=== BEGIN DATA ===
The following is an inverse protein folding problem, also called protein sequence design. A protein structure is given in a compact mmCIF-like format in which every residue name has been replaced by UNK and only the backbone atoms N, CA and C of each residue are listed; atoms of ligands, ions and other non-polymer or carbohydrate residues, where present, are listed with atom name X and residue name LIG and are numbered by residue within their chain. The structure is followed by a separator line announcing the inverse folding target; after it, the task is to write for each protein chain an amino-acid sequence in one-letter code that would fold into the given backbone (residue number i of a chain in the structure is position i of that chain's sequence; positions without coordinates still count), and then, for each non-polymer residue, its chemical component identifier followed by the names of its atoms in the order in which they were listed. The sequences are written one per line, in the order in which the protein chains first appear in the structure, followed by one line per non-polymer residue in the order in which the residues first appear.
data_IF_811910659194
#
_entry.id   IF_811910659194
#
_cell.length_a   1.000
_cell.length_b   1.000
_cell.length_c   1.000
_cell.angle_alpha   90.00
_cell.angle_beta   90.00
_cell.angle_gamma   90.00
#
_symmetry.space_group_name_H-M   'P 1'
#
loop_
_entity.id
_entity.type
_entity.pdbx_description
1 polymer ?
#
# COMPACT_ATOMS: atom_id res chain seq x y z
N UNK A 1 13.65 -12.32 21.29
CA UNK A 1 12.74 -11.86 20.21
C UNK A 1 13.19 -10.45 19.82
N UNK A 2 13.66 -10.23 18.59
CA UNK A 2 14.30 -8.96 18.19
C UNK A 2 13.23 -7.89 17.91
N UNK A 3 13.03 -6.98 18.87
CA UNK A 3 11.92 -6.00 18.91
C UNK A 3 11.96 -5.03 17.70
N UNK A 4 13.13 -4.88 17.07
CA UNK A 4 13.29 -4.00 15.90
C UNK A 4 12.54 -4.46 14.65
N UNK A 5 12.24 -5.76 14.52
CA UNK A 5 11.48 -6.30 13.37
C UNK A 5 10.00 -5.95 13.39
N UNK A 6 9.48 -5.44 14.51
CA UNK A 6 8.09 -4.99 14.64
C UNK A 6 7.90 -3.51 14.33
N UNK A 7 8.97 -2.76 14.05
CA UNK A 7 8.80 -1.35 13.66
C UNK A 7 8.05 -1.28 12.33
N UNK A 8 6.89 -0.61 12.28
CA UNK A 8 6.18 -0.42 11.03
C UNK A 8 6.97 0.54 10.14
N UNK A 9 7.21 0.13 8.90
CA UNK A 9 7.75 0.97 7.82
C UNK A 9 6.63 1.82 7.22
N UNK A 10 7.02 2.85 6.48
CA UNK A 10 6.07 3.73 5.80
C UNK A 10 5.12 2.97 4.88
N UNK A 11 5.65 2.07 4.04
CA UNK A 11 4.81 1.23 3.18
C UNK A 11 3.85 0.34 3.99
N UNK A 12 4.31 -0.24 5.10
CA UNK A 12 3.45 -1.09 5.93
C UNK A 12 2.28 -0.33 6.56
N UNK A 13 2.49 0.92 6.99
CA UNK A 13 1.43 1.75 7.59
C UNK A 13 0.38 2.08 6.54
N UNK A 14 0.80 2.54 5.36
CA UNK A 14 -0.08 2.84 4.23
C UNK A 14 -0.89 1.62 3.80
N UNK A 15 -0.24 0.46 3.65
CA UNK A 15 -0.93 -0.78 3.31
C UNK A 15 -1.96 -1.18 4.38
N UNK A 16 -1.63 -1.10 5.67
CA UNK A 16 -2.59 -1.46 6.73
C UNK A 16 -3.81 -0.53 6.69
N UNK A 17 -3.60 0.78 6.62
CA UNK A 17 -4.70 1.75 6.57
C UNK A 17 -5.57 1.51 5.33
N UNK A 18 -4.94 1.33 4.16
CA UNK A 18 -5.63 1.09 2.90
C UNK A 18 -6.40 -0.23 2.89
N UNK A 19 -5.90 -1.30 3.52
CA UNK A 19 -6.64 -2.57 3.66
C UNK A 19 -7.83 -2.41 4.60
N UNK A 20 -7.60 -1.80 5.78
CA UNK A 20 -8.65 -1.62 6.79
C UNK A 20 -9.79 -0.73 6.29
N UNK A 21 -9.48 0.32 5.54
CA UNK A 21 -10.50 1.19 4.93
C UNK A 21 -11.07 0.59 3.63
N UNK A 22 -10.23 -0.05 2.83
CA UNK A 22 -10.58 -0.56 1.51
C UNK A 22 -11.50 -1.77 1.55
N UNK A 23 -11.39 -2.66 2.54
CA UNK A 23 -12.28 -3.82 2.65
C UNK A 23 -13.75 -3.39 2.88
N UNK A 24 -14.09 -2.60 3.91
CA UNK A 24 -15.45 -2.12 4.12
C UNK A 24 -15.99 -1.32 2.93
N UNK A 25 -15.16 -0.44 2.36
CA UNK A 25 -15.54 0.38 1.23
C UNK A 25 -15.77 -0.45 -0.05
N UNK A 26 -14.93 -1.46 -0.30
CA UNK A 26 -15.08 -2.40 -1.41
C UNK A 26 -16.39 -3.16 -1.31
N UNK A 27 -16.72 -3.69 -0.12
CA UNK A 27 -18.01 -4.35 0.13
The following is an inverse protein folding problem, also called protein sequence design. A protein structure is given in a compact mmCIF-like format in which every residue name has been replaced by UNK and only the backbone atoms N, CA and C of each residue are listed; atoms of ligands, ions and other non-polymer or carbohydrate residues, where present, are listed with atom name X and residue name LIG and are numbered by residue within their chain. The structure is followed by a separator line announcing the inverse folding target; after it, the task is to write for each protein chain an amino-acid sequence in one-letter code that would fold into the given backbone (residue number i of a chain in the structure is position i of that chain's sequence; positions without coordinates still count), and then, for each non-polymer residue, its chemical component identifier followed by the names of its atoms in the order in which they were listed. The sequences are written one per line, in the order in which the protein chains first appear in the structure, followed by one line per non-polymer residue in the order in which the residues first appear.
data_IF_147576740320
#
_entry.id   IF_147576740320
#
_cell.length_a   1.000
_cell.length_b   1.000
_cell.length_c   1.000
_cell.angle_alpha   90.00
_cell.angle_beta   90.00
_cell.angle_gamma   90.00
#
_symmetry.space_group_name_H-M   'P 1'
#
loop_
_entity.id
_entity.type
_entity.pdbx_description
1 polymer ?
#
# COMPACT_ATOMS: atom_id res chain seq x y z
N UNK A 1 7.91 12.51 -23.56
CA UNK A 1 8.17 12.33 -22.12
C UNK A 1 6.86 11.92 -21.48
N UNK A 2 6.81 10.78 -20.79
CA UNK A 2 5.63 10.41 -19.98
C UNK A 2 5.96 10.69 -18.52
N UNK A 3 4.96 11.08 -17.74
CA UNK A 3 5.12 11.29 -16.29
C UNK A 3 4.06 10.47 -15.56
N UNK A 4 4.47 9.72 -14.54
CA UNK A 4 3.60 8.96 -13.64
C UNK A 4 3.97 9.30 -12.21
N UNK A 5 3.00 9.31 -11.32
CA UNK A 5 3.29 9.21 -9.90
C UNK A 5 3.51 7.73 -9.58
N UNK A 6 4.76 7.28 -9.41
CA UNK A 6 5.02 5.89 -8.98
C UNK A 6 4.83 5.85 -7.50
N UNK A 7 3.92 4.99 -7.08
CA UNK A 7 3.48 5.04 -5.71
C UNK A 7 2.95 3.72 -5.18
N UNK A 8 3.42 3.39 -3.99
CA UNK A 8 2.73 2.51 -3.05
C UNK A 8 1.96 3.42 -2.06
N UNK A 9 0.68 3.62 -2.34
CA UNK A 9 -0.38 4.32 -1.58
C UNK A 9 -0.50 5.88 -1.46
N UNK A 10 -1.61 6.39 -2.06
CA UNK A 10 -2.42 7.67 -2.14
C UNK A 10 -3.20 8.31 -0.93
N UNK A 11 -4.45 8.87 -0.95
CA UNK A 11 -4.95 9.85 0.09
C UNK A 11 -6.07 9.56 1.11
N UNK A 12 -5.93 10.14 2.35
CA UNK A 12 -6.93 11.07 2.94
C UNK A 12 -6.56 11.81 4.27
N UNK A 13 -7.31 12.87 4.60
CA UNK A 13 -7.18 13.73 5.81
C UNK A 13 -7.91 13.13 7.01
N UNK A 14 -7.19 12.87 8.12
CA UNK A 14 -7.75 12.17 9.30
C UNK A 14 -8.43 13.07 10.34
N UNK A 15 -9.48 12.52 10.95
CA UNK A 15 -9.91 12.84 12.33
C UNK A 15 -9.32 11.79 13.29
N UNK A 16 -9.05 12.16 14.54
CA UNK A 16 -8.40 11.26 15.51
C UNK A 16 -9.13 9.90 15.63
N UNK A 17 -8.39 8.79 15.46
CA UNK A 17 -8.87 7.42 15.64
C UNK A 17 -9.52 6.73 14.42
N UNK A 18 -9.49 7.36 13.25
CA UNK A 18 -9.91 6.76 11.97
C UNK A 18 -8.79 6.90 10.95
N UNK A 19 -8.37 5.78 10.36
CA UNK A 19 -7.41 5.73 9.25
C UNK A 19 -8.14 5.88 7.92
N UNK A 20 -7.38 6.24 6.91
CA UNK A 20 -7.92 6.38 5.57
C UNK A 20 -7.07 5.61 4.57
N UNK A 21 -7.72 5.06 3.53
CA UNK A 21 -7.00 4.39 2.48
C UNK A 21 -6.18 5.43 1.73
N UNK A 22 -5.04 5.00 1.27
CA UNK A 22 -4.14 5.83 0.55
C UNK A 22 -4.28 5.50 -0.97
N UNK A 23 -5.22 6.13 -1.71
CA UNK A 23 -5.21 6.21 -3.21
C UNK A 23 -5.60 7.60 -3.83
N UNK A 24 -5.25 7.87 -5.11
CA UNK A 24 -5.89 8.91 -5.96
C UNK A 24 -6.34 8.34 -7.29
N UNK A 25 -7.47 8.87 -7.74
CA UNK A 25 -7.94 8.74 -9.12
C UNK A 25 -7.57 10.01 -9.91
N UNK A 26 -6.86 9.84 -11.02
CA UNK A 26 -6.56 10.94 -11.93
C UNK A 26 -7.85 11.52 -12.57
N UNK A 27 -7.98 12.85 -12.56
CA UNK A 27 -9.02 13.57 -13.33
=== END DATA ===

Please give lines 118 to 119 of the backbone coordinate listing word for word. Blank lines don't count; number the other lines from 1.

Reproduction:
_entity.type
_entity.pdbx_description